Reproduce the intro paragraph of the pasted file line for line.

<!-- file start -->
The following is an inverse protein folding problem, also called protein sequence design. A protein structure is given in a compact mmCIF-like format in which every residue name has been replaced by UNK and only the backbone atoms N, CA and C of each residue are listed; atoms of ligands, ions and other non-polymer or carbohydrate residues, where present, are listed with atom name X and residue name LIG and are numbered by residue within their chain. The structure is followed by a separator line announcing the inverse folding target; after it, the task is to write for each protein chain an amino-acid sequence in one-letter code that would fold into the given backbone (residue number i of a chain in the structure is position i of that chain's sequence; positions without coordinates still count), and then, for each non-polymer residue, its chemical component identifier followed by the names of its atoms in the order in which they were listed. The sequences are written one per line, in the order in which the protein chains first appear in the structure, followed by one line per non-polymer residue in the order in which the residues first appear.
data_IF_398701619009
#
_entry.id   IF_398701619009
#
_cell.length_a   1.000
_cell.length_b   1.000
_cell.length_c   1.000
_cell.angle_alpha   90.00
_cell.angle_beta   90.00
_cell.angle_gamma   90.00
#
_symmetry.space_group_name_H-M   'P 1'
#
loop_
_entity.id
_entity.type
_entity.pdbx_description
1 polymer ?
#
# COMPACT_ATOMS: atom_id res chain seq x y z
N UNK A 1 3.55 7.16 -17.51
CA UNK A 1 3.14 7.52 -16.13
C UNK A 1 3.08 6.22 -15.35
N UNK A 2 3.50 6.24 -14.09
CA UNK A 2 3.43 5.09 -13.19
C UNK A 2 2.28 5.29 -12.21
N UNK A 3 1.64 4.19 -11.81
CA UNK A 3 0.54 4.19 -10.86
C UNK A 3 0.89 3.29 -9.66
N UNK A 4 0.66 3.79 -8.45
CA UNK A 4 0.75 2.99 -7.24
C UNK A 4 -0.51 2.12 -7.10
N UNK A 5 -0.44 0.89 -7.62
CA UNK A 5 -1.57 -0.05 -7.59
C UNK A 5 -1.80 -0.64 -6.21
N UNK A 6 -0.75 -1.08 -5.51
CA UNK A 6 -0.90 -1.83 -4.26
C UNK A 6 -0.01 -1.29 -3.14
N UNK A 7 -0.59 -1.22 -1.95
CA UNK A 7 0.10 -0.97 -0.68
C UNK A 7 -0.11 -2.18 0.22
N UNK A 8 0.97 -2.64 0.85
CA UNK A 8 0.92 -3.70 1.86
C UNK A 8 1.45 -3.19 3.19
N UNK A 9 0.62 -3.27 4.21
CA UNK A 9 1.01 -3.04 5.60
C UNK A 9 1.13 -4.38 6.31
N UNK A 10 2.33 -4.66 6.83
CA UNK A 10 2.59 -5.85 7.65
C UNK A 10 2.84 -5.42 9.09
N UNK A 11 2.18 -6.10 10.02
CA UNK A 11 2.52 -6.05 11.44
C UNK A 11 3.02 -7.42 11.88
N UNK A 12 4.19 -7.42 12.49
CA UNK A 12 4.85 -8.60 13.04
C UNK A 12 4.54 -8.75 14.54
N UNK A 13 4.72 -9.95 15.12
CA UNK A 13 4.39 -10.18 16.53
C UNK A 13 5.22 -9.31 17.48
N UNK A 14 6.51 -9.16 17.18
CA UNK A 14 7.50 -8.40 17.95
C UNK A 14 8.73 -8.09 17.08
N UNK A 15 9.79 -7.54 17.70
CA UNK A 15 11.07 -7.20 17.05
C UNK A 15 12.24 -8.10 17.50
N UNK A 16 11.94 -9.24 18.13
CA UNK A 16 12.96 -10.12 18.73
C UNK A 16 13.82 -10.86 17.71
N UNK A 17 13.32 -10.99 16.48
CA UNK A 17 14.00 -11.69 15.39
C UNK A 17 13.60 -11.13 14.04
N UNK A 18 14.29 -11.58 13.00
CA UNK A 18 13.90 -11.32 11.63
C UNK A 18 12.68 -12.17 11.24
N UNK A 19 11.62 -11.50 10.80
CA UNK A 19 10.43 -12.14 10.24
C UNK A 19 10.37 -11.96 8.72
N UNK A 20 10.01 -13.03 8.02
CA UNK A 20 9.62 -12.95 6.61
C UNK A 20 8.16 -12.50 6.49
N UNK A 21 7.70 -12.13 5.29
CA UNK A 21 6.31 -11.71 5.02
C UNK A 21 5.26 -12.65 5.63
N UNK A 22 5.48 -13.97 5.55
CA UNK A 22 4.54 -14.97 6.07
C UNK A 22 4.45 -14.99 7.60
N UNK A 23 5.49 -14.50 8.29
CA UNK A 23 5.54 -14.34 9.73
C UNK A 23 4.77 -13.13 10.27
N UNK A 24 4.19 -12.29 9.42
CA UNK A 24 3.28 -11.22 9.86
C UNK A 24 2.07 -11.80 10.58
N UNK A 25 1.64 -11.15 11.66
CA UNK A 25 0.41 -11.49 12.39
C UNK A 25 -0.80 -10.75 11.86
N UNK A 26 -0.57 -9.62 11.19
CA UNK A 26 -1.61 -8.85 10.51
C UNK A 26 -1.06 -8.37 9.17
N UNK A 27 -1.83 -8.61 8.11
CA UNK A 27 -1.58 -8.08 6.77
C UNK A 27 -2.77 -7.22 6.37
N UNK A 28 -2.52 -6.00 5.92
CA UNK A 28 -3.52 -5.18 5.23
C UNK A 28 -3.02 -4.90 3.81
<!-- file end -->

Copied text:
The following is an inverse protein folding problem, also called protein sequence design. A protein structure is given in a compact mmCIF-like format in which every residue name has been replaced by UNK and only the backbone atoms N, CA and C of each residue are listed; atoms of ligands, ions and other non-polymer or carbohydrate residues, where present, are listed with atom name X and residue name LIG and are numbered by residue within their chain. The structure is followed by a separator line announcing the inverse folding target; after it, the task is to write for each protein chain an amino-acid sequence in one-letter code that would fold into the given backbone (residue number i of a chain in the structure is position i of that chain's sequence; positions without coordinates still count), and then, for each non-polymer residue, its chemical component identifier followed by the names of its atoms in the order in which they were listed. The sequences are written one per line, in the order in which the protein chains first appear in the structure, followed by one line per non-polymer residue in the order in which the residues first appear.